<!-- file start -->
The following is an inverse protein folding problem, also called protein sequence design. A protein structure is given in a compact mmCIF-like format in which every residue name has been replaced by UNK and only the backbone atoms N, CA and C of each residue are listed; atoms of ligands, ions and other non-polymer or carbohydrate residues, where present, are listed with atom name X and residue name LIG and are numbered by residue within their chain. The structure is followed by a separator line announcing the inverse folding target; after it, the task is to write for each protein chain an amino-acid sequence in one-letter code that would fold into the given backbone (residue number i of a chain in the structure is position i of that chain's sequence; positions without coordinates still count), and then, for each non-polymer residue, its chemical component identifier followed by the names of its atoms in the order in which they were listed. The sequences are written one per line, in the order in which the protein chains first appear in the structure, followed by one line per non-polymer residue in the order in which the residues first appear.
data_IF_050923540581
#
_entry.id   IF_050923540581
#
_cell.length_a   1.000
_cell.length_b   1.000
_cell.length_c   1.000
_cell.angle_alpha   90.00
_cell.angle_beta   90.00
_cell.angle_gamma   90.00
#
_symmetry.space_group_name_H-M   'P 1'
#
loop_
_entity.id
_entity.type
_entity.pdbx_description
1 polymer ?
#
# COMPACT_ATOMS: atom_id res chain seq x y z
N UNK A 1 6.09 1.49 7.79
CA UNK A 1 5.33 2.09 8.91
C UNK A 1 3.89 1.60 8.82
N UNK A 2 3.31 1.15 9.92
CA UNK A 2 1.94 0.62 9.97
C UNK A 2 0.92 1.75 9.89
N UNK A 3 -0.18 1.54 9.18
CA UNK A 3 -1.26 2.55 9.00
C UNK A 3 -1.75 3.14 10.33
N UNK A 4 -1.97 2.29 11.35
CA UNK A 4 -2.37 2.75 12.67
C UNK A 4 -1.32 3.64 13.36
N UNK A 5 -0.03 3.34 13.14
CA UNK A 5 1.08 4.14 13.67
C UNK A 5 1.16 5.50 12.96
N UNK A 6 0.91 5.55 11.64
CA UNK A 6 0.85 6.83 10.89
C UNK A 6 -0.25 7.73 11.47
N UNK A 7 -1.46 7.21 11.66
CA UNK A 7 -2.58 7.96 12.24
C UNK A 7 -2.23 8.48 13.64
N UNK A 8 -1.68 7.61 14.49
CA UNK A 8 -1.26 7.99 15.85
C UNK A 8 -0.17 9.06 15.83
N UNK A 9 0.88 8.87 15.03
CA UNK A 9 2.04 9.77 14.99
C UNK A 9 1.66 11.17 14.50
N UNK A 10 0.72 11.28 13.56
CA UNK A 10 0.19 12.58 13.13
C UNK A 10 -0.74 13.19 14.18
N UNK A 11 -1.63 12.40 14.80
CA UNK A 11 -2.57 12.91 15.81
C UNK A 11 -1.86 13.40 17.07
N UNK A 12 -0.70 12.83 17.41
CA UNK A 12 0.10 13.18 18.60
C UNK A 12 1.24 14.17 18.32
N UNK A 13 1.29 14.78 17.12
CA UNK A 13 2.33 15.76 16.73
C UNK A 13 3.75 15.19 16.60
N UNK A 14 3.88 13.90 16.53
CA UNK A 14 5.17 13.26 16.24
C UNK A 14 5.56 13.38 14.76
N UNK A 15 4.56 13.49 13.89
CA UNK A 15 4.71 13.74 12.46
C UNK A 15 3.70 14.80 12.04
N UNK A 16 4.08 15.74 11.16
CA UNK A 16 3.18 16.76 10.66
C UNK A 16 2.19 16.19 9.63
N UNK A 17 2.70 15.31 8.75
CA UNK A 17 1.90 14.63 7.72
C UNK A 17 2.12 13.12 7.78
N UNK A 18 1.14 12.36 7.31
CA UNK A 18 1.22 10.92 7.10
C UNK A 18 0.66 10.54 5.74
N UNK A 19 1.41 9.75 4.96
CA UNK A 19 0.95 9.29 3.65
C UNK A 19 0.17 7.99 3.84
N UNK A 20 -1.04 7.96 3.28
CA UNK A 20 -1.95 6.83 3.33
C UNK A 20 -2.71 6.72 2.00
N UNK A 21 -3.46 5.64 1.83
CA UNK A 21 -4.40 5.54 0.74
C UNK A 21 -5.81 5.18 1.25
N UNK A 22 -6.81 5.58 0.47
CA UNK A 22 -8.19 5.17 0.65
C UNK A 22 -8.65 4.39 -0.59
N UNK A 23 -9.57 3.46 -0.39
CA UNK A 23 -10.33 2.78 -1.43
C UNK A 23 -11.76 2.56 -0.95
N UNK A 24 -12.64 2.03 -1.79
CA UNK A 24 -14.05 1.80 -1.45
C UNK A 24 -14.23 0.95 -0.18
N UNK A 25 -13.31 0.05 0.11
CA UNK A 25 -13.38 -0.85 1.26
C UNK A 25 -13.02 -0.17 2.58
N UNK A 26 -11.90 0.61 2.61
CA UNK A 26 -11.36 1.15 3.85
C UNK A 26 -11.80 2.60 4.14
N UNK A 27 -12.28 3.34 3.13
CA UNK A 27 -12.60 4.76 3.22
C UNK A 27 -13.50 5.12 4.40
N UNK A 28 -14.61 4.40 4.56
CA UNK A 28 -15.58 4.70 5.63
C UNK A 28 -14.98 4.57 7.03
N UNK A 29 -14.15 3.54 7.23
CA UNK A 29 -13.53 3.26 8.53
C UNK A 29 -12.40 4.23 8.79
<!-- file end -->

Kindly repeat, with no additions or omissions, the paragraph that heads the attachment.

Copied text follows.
The following is an inverse protein folding problem, also called protein sequence design. A protein structure is given in a compact mmCIF-like format in which every residue name has been replaced by UNK and only the backbone atoms N, CA and C of each residue are listed; atoms of ligands, ions and other non-polymer or carbohydrate residues, where present, are listed with atom name X and residue name LIG and are numbered by residue within their chain. The structure is followed by a separator line announcing the inverse folding target; after it, the task is to write for each protein chain an amino-acid sequence in one-letter code that would fold into the given backbone (residue number i of a chain in the structure is position i of that chain's sequence; positions without coordinates still count), and then, for each non-polymer residue, its chemical component identifier followed by the names of its atoms in the order in which they were listed. The sequences are written one per line, in the order in which the protein chains first appear in the structure, followed by one line per non-polymer residue in the order in which the residues first appear.